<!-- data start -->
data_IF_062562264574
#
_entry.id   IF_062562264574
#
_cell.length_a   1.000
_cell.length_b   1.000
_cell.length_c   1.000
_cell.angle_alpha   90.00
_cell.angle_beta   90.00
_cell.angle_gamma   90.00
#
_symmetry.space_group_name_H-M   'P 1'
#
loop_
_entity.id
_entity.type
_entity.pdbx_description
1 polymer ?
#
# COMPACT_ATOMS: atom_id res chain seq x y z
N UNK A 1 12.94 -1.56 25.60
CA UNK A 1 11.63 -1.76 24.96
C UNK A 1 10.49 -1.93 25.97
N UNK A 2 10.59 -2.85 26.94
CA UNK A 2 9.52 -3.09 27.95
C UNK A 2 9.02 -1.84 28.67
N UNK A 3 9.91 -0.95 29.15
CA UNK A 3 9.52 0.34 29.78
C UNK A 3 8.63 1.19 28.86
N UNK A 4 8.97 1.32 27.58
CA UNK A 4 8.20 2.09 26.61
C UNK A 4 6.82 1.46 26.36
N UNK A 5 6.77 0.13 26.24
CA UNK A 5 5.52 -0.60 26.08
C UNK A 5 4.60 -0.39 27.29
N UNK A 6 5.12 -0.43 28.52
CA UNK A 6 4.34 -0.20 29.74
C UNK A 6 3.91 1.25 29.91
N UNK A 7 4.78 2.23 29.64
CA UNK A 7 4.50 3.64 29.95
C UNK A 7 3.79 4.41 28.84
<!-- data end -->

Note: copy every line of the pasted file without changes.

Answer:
data_IF_062562264574
#
_entry.id   IF_062562264574
#
_cell.length_a   1.000
_cell.length_b   1.000
_cell.length_c   1.000
_cell.angle_alpha   90.00
_cell.angle_beta   90.00
_cell.angle_gamma   90.00
#
_symmetry.space_group_name_H-M   'P 1'
#
loop_
_entity.id
_entity.type
_entity.pdbx_description
1 polymer ?
#
# COMPACT_ATOMS: atom_id res chain seq x y z
N UNK A 1 12.94 -1.56 25.60
CA UNK A 1 11.63 -1.76 24.96
C UNK A 1 10.49 -1.93 25.97
N UNK A 2 10.59 -2.85 26.94
CA UNK A 2 9.52 -3.09 27.95
C UNK A 2 9.02 -1.84 28.67
N UNK A 3 9.91 -0.95 29.15
CA UNK A 3 9.52 0.34 29.78
C UNK A 3 8.63 1.19 28.86
N UNK A 4 8.97 1.32 27.58
CA UNK A 4 8.20 2.09 26.61
C UNK A 4 6.82 1.46 26.36
N UNK A 5 6.77 0.13 26.24
CA UNK A 5 5.52 -0.60 26.08
C UNK A 5 4.60 -0.39 27.29
N UNK A 6 5.12 -0.43 28.52
CA UNK A 6 4.34 -0.20 29.74
C UNK A 6 3.91 1.25 29.91
N UNK A 7 4.78 2.23 29.64
CA UNK A 7 4.50 3.64 29.95
C UNK A 7 3.79 4.41 28.84